Is It Really Yoga without Meditation?

yoga students meditating
Photo by Squaw Valley

A fellow yoga teacher recently said to me, “If you’re not meditating, you’re not practicing yoga.”

Cue the gasps of horror! I know there are a lot of people who wouldn’t take very kindly to that statement. But while asana-focused yoga classes have taken the U.S. by storm … seated, silent meditation is, well, a slightly harder sell.

I’ll admit that I winced at her words—and yet I can’t disagree with her either. The truth is, if you’re not meditating, you’re not practicing yoga. At least not to its fullest.

This can be confusing and controversial for a lot of people who have made yoga a huge part of their lives, but don’t practice meditation. So let’s take a step back. Most yoga classes in the West are really hatha yoga classes. Hatha yoga is the the union of mind-body-spirit though a practice of asanas. Don’t get me wrong—hatha yoga is powerful stuff. For me, and for countless others, the physical practice of yoga is much more than exercise. But there is also a lot more to this ancient philosophy than down-dogs. Asana is but one branch of the eight-limbed path that is yoga.

That’s right, there are eight limbs of yoga. You may have heard of pranayama, or yogic breathing practices, but there are other branches that you may never hear mentioned in a yoga class. Taken all together, these eight limbs serve as a comprehensive guide to living well. They guide the practitioner on issues of morality and ethics (yamas and niyamas), union to the divine (Samadhi), control of the senses (Pratayahara), and cultivating inner awareness (Dharana).

Dhyana, or meditation, is just as important as asana. Some would say it’s the most important limb, but really, they all work together. Through meditation, we learn to quiet the mind, be fully present, and see things as they truly are. Meditation has the ability to strengthen our asana practice, just as asana is a wonderful preparation for meditation. Through asana, we develop physical and mental discipline, as well as flexibility and focus. All these things are needed for meditation.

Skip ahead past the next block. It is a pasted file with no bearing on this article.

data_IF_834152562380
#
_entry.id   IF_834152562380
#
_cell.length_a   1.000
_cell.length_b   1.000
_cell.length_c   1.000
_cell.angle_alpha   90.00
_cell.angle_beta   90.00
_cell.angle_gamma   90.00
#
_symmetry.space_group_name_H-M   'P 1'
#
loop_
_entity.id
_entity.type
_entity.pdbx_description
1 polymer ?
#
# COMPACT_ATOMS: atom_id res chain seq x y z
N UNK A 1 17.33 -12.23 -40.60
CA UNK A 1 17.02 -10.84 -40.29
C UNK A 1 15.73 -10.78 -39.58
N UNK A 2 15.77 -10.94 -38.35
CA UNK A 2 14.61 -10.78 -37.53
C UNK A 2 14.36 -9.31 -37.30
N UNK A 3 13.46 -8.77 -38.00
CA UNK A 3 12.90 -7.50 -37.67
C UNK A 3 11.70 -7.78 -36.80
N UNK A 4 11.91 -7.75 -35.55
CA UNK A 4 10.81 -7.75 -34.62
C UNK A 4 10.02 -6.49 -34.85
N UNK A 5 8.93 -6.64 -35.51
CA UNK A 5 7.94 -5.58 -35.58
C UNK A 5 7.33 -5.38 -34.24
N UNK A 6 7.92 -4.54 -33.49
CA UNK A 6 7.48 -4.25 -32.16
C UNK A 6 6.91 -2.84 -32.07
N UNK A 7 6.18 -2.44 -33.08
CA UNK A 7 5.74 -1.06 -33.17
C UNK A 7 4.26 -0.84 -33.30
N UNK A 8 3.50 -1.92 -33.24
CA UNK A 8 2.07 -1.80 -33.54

Whether you are put off by my fellow yoga teacher’s statement or not, know that this post is not intended to shame the asana-only yogis of the world. For many people, asana comes first for a reason. Perhaps because it is the most accessible. The idea of sitting in meditation for even 10 minutes can be a scary thought, but somehow, after cultivating the focus and awareness necessary for asana and pranayama practice, the act of meditation becomes a little more doable. And that’s how the eight limbs work—they work together.

Time and time again, it seems that once people connect with a hatha yoga practice, they eventually get curious about the other aspects of yoga as well. Even if you’re not there yet, it’s possible that your meditation practice is waiting to begin/be explored/deepened. When you arrive, you might be surprised at what you find there.

Is meditation a part of your practice? What is your reaction to the idea that asana without meditation is not ‘real’ yoga?


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